OTOH, you have to be pretty compulsive to clinch the whole route, or even major portions of it except for specific destinations, rather than stay on the Interstates that parallel most of the route.

Cameron Kaiser did it all in summer 2006 (https://www.floodgap.com/roadgap/6/).
Title: Re: Routes that are difficult to clinch
Post by: hbelkins on December 16, 2018, 10:15:45 PM
...US 6 ... doesn't really go anywhere that many people would want to go.

Cape Cod, Providence, Hartford, Bear Mountain, "the Grand Canyon of the East," Chicagoland (Joliet), Des Moines, Omaha, Denver, Glenwood Canyon. Hardly obscure places.

OTOH, you have to be pretty compulsive to clinch the whole route, or even major portions of it except for specific destinations, rather than stay on the Interstates that parallel most of the route.

Cameron Kaiser did it all in summer 2006 (https://www.floodgap.com/roadgap/6/).

I remember that, and I wish his site fully covered the trip and didn't stop after Utah.

In all honesty, US 6 is one of the routes that I really would like to drive from end to end. I think it would be interesting because it covers such varied terrain.
Title: Re: Routes that are difficult to clinch
Post by: cpzilliacus on December 16, 2018, 10:15:55 PM
I have not seen any mention of VA-42 upthread, which is chopped up into three segments.

Not so far away, the Blue Ridge Parkway can be closed during the winter season for the usual reasons in both Virginia and North Carolina.  Otherwise, it's just long

Then there's the matter of Quebec Route 138 (I have been on a few parts of this long ago).

From the U.S. border to Kegashka is long but possible, then there are several isolated segments that are not connected to other roads (one at La Romaine, maybe another at Chevery, another at Tête-à-la-Baleine, and maybe at La Tabatière). These appear to be reachable by coastal ferry.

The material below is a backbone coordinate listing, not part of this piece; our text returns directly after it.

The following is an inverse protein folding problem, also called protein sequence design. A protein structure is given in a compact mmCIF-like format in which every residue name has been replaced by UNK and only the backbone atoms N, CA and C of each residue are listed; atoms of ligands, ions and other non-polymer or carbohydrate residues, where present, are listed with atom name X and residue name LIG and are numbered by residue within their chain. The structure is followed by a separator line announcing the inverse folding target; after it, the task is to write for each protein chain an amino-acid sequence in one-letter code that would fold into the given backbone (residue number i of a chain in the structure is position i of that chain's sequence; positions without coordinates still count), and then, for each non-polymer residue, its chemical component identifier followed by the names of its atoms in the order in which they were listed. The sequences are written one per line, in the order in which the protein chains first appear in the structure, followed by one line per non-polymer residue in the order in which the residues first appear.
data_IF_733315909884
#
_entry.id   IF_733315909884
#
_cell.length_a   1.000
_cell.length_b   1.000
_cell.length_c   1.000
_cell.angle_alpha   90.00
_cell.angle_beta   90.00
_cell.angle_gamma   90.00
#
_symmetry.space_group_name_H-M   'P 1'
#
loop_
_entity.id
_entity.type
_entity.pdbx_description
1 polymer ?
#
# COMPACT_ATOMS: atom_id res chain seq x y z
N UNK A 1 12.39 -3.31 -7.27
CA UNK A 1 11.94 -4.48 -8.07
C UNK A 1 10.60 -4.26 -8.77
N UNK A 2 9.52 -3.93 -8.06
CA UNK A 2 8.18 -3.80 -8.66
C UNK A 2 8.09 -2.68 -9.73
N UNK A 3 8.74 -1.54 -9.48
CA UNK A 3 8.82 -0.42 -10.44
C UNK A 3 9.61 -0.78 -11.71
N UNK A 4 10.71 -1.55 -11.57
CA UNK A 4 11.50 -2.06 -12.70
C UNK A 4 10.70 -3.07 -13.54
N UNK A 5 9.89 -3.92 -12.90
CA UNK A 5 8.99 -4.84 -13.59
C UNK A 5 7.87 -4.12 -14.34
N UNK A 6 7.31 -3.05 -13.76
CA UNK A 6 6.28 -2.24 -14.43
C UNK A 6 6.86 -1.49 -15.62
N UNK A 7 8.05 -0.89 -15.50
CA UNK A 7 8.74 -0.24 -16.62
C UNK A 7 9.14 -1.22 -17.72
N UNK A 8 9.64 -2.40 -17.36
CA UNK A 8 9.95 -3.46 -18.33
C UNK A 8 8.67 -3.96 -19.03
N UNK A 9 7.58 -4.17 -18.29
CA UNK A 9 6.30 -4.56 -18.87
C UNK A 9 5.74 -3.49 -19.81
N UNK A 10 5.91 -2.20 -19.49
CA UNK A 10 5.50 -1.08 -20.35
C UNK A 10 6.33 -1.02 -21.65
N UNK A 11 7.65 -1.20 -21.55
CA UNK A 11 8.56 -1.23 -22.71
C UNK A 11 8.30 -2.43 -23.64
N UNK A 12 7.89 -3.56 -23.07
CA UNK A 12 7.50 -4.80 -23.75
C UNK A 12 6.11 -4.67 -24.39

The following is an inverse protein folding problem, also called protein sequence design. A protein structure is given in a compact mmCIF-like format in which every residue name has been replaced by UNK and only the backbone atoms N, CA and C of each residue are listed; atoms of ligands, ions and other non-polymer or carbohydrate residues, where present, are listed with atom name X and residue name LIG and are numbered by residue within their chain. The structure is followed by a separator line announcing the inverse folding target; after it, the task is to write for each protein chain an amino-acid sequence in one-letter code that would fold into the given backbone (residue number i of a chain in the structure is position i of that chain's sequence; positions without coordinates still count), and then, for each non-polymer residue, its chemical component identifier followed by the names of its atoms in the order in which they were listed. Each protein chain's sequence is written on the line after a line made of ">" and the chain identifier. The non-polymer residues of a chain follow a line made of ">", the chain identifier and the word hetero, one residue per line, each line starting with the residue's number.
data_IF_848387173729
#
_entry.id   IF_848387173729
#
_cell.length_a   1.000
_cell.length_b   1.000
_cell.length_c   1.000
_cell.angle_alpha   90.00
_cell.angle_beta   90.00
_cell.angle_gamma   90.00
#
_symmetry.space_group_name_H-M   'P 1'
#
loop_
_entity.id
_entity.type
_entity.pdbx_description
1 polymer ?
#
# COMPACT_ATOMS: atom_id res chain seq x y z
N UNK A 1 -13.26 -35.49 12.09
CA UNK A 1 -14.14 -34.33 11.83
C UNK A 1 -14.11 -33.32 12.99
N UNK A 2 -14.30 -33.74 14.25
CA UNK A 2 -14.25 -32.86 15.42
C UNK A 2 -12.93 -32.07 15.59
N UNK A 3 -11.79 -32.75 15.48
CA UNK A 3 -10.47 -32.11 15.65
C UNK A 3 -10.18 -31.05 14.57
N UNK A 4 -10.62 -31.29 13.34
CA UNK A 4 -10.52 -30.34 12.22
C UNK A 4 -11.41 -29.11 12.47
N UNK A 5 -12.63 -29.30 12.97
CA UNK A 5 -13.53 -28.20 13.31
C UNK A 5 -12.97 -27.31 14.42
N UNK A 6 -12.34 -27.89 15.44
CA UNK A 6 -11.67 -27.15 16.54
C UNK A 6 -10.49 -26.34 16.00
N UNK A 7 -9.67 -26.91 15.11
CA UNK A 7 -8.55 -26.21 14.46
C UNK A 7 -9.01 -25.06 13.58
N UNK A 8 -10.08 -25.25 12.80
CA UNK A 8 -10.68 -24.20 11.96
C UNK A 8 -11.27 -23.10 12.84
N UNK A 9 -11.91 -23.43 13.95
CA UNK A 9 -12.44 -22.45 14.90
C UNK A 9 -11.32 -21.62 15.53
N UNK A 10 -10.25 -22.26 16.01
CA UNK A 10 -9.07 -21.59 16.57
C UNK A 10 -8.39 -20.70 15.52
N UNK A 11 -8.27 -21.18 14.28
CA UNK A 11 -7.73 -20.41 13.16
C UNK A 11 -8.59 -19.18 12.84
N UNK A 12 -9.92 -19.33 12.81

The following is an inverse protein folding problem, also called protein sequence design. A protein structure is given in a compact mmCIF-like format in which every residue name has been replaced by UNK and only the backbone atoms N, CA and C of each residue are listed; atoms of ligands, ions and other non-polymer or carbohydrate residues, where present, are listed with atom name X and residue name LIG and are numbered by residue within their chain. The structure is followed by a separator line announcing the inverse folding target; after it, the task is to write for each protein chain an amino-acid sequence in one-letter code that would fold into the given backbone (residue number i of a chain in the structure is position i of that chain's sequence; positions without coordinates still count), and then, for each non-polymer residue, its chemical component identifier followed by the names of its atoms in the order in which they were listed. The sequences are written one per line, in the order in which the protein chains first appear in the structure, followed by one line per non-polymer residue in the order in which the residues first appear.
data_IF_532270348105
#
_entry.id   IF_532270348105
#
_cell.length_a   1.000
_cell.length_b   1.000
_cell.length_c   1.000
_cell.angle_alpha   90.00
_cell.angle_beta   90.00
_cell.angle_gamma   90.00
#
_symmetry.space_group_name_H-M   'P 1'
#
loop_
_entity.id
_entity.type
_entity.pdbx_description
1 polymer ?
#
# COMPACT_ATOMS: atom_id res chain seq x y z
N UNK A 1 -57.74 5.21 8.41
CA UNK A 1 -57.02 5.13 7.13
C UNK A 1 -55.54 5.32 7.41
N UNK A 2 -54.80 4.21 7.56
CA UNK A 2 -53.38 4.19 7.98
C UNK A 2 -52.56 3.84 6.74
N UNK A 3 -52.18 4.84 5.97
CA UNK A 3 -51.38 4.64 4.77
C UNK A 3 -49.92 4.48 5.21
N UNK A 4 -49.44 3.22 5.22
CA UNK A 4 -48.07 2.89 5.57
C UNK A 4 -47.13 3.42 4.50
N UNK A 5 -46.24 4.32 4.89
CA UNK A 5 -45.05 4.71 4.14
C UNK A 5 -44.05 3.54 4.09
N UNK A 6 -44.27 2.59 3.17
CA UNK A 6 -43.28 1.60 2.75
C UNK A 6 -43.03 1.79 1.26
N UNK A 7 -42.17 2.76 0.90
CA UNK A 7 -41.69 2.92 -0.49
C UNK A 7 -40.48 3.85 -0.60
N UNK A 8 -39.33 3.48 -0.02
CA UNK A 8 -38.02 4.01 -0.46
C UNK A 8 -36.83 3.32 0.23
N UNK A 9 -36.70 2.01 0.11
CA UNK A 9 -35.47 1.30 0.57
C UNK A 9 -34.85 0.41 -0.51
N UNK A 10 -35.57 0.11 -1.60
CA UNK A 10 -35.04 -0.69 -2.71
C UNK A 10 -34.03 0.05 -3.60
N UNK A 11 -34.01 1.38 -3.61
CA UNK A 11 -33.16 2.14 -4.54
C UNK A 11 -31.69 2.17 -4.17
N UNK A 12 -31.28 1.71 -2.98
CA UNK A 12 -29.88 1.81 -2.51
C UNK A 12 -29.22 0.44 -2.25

The section from Old Fort (Vieux Fort), Quebec and east connects to the North American road network across Labrador.
Title: Re: Routes that are difficult to clinch
Post by: Beltway on December 16, 2018, 11:27:27 PM
Clinch NC-12.  Several sections, a short ferry, a long ferry, and the long deadend to Corolla.
Title: Re: Routes that are difficult to clinch
Post by: hbelkins on December 17, 2018, 12:09:24 PM
I have not seen any mention of VA-42 upthread, which is chopped up into three segments.

I actually have that route clinched, although not in one sitting. It's possible to drive between the disjointed segments via secondary routes, if I'm not mistaken, although I never attempted to do that.
Title: Re: Routes that are difficult to clinch
Post by: Mapmikey on December 17, 2018, 02:39:22 PM
I have not seen any mention of VA-42 upthread, which is chopped up into three segments.

I actually have that route clinched, although not in one sitting. It's possible to drive between the disjointed segments via secondary routes, if I'm not mistaken, although I never attempted to do that.

Yes this is readily done...

Between the southern and central segment you use SR 730 which is a non-stop carnival of 25 mph curves, despite little change in elevation. 

Between the central and northern segment you use SR 615 to Eagle Rock to pick up US 220 north.  SR 615 is fairly decent and can be driven at near 55 mph in many places with the occasional 35-40 mph curve.
Title: Re: Routes that are difficult to clinch
Post by: Gnutella on February 27, 2019, 12:41:46 PM
U.S. 64 in North Carolina. It's more than 600 miles long, changes direction several times, has many different segments built to vastly different standards, and doesn't pass through any major city other than Raleigh.